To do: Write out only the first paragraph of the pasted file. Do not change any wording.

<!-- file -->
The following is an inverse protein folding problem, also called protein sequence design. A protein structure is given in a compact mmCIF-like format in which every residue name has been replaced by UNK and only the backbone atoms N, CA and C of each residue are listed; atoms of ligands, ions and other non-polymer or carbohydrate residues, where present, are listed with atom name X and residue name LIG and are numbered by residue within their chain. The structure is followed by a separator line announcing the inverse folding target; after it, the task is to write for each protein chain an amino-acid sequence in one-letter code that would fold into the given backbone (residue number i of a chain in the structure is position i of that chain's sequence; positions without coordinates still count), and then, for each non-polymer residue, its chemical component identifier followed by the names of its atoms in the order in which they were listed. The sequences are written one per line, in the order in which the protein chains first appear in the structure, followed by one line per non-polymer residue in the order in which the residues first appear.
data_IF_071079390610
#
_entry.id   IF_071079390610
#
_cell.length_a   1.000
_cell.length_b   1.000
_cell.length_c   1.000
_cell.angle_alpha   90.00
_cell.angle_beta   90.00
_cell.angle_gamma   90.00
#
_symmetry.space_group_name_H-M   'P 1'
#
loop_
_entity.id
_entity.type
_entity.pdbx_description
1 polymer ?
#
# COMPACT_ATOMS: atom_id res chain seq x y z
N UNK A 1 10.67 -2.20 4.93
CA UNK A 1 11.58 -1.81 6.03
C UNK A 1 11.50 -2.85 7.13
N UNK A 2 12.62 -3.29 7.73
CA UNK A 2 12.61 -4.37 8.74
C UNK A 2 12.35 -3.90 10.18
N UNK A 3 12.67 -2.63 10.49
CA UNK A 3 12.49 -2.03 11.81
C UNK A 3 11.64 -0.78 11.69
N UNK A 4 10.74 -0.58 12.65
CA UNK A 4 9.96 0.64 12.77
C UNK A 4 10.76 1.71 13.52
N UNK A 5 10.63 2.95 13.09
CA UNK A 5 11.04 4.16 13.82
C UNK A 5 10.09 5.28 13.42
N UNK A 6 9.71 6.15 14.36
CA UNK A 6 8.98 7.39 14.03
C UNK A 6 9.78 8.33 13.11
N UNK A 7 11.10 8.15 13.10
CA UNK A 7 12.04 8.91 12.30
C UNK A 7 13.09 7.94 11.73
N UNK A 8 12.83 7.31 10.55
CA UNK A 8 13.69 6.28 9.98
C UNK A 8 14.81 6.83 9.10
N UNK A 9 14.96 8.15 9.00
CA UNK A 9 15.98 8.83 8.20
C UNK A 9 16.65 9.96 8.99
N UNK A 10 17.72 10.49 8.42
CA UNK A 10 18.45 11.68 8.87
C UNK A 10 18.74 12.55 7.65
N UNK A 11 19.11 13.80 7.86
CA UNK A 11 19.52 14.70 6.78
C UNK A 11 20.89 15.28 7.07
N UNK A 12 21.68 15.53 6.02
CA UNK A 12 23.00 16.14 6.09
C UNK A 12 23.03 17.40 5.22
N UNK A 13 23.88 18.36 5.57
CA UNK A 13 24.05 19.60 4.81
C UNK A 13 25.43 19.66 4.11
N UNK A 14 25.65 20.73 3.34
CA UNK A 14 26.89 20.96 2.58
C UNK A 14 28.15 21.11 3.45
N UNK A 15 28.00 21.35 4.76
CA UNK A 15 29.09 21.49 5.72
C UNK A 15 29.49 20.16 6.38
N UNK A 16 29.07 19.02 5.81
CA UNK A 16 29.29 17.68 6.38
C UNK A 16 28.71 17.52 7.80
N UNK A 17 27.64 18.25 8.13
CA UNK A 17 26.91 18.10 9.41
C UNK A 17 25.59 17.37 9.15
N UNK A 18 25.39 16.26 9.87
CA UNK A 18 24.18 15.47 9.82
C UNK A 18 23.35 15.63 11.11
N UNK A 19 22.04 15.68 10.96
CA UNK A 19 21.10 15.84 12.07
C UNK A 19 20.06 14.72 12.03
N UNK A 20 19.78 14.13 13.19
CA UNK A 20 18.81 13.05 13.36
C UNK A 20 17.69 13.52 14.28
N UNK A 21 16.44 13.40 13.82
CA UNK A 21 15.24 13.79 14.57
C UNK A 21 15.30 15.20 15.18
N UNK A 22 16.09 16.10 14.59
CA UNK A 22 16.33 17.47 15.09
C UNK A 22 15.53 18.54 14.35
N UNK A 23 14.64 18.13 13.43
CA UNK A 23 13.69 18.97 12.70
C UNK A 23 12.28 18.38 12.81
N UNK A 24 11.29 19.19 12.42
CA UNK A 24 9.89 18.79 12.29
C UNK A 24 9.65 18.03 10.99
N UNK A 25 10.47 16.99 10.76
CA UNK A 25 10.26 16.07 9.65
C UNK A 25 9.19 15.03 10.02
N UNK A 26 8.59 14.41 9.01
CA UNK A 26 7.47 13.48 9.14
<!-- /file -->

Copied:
The following is an inverse protein folding problem, also called protein sequence design. A protein structure is given in a compact mmCIF-like format in which every residue name has been replaced by UNK and only the backbone atoms N, CA and C of each residue are listed; atoms of ligands, ions and other non-polymer or carbohydrate residues, where present, are listed with atom name X and residue name LIG and are numbered by residue within their chain. The structure is followed by a separator line announcing the inverse folding target; after it, the task is to write for each protein chain an amino-acid sequence in one-letter code that would fold into the given backbone (residue number i of a chain in the structure is position i of that chain's sequence; positions without coordinates still count), and then, for each non-polymer residue, its chemical component identifier followed by the names of its atoms in the order in which they were listed. The sequences are written one per line, in the order in which the protein chains first appear in the structure, followed by one line per non-polymer residue in the order in which the residues first appear.